The styling looks like an SUV-ish riff on the traditional London cab, with a low-step-in (or roll aboard) flat floor and oodles of headroom. Dimensionally, it measures 8.0 inches shorter in length, 2.1 inches wider, and 18.2 inches taller than the Crown Vic. The rear doors swing open (90 degrees on the passenger side) to reveal a bench seat wide enough for three amply proportioned passengers. An optional ($349) rear-facing jump seat behind the driver accommodates a fourth, and standard anchoring plates are fitted to secure two wheelchairs, though locking down the second one precludes use of the right half of the bench seat. There is currently no provision for fitting a front passenger seat, though one is being considered, along with a passenger airbag. (Motor Trend)

I want to ride in one of these on our next visit in a few months.

It isn’t by chance that Chicago has so many hybrids, their approved vehicle list is either hybrids or CNG. Other creative taxicab examples in Chicago is using social media and free wifi:

In addition to tweeting, he also allows clients (or potential clients, as the case may be) to follow him on Google Latitude or Find My Friends so that people know wherever he is at any given time and can contact him when they need a ride. He offers free WiFi within his cab for iPhone and iPad users (“Don’t use your limited data!” he says), and plans to soon offer free WiFi for regular laptop users. Sometimes, as seen in the tweet above, Temuri gives discounts for his social media followers, and he always remembers who everyone is. (ArsTechnica)

The St. Louis Metropolitan Taxicab Commission doesn’t appear to have an approved vehicle list. I know St. Louis is a conservative town but more regulation to push taxicab companies into buying hybrid vehicles would likely prove better for the industry, the companies bottom line, and our air quality.

— Steve Pattersom





Contactless Transit Smart Cards

On my first trip to Washington D.C. in August of 1990 I rode their Metro subway system. Even back then you could buy a card you’d swipe that would deduct the appropriate fare from your balance. It was quick and convenient because riders didn’t need to buy tickets each trip.  Daily riders could buy a monthly pass, but for less frequent riders this was wonderful.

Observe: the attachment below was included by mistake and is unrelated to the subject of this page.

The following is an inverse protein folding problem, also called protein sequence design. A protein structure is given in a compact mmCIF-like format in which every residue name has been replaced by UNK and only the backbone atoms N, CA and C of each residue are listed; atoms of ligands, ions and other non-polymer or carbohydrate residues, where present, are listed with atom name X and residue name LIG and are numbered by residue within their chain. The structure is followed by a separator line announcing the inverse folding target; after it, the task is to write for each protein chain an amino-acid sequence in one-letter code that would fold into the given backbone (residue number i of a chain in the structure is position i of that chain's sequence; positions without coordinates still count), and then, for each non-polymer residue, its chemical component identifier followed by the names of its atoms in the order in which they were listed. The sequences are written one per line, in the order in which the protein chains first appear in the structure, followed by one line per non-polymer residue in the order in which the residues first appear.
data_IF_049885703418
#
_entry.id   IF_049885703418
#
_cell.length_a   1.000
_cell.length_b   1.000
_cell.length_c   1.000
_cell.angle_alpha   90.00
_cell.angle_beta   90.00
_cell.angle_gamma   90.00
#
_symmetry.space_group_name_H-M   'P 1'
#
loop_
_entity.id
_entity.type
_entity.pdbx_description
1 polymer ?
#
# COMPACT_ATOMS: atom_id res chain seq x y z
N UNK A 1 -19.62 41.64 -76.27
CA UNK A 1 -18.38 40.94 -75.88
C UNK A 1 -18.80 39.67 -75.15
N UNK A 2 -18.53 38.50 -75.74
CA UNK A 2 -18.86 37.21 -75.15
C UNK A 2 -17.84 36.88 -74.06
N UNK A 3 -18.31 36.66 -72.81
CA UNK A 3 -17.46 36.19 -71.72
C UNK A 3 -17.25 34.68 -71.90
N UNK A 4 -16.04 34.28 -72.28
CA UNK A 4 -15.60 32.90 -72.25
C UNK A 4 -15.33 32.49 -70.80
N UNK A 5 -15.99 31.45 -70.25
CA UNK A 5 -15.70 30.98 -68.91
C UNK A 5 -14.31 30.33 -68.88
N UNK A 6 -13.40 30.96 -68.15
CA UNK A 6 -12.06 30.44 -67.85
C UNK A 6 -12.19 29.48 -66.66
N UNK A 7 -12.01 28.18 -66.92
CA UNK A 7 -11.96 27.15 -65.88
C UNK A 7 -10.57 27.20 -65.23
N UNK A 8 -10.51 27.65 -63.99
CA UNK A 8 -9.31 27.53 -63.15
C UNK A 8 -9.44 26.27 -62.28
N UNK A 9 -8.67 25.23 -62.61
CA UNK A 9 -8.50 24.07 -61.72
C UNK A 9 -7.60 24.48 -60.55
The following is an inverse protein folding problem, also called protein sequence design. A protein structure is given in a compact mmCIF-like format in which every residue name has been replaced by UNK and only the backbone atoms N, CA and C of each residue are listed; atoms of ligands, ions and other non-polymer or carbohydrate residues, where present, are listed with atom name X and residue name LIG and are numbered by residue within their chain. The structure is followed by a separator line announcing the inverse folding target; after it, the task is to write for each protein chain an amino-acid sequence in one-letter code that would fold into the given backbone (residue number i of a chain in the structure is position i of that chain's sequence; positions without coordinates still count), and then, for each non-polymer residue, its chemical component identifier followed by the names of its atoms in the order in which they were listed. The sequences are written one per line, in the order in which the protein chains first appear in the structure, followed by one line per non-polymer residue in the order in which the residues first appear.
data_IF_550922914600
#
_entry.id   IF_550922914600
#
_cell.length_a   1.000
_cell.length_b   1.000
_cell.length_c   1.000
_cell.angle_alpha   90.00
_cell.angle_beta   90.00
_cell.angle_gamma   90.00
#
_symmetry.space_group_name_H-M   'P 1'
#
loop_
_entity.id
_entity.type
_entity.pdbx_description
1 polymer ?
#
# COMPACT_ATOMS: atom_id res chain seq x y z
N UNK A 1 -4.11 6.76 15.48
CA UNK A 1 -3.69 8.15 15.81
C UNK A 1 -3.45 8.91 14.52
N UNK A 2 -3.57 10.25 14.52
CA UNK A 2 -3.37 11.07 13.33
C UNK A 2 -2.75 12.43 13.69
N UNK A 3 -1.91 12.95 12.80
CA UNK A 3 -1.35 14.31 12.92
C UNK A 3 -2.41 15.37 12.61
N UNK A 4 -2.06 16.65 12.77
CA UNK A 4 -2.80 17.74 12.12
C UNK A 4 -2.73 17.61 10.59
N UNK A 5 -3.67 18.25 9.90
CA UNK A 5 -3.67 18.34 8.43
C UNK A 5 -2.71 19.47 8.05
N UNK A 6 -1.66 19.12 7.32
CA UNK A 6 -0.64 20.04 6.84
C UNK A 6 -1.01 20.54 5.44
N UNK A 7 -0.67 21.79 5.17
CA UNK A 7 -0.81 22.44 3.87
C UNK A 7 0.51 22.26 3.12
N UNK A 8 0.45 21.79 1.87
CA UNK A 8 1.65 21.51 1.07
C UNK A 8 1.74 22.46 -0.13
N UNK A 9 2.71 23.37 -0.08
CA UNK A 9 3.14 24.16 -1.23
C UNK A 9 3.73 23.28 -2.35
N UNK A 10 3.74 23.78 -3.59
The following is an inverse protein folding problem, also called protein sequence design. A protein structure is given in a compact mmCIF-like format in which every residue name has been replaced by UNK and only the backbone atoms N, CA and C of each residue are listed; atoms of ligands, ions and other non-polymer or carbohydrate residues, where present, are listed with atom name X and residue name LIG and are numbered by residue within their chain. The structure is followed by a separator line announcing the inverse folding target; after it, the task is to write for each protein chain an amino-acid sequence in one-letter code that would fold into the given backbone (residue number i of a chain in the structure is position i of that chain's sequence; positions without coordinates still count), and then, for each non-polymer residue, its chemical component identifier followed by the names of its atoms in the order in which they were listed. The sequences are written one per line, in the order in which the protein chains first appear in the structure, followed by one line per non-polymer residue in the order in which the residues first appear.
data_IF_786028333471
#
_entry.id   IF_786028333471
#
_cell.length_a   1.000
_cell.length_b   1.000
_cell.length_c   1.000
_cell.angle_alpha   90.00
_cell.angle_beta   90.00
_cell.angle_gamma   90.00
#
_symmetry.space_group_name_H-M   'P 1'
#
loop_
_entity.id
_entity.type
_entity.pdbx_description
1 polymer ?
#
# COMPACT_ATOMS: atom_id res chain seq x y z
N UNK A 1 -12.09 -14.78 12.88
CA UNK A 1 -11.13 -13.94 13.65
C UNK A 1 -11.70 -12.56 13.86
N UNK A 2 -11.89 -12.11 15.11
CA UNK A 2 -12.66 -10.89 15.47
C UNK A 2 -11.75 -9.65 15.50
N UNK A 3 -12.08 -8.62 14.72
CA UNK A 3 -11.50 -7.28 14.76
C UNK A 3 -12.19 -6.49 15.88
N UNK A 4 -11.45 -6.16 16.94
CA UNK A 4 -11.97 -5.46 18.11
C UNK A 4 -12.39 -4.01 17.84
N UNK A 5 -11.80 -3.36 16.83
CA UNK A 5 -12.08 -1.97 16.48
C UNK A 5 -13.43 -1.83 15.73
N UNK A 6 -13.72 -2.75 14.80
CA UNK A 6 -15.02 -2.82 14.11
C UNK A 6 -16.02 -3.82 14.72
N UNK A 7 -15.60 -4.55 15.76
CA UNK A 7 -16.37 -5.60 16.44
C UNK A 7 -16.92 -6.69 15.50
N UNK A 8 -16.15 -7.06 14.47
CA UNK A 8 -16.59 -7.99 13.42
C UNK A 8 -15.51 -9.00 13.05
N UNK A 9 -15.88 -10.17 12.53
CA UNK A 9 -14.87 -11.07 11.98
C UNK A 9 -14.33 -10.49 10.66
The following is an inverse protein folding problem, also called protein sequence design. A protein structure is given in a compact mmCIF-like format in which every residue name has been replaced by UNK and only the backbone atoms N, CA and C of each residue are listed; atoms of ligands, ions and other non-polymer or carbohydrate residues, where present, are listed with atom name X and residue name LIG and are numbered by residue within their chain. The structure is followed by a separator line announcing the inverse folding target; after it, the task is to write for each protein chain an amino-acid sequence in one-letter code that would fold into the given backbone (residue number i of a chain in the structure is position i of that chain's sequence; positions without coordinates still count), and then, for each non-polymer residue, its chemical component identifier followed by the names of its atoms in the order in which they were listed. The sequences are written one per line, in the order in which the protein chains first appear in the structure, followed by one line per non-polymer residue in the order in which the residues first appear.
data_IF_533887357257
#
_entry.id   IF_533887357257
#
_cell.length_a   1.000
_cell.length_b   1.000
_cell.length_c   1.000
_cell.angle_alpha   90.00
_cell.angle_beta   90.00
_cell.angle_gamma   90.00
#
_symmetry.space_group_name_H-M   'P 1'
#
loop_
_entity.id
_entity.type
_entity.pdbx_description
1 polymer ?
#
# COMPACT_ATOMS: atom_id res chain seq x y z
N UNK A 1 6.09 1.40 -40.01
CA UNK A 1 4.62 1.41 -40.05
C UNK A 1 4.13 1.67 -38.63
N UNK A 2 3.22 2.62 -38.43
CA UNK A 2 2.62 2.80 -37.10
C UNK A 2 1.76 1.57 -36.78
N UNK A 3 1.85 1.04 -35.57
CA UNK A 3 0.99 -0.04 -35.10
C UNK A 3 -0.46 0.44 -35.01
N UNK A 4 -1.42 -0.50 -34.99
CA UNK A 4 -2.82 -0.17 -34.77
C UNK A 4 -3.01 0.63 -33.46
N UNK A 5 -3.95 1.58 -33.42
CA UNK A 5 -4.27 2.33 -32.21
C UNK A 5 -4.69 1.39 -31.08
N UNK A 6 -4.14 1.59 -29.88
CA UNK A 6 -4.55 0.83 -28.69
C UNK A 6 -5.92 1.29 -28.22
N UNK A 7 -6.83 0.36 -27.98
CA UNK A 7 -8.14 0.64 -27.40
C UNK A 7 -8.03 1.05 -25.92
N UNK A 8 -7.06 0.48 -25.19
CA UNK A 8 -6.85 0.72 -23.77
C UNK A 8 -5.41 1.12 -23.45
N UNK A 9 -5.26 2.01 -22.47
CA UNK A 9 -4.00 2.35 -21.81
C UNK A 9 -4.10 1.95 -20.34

Fast forward to today and technology has come a long way. Metro Saint Louis has been installing new equipment to prepare for a smart card system here.

On our recent trip to Chicago we each bought a new “Ventra” card to ride Chicago Transit Authority (CTA) buses:

Introducing Ventra, a convenient new payment system for the CTA and Pace that allows customers to pay for train and bus rides with the same payment methods they use for everyday purchases. Customers can easily manage their accounts online and choose from several different contactless payment methods:

  • Ventra Card: a transit + optional Debit MasterCard® that can be used for transit and everyday purchases
  • Ventra Tickets: single-ride and One-day passes
  • Personal, contactless, bank-issued credit and debit cards can be used for transit
  • Eventually, compatible smartphones

With Ventra, travel throughout the Chicago area is more convenient and efficient than ever before.

We didn’t buy them in advance, I just went in to the CVS* two blocks from our hotel. Each card cost $5 but after registering by phone or online that becomes transit credit. When purchased I added $5 to each. Spent $10/card for $10 of transit credit per card.

My online Ventra statement
My online Ventra statement

I loved being able to check my balance online and see a history of the bus routes we rode.  Like St. Louis, a one ride trip is $2, but their transfer is just 25¢ compared to $1 here. But pricing is getting off the subject…

We didn’t see anyone paying cash or swiping older reader cards, making boardings very quick. Here many customers, myself included, pay with cash. The Ventra system launched in Chicago last year, more on that shortly.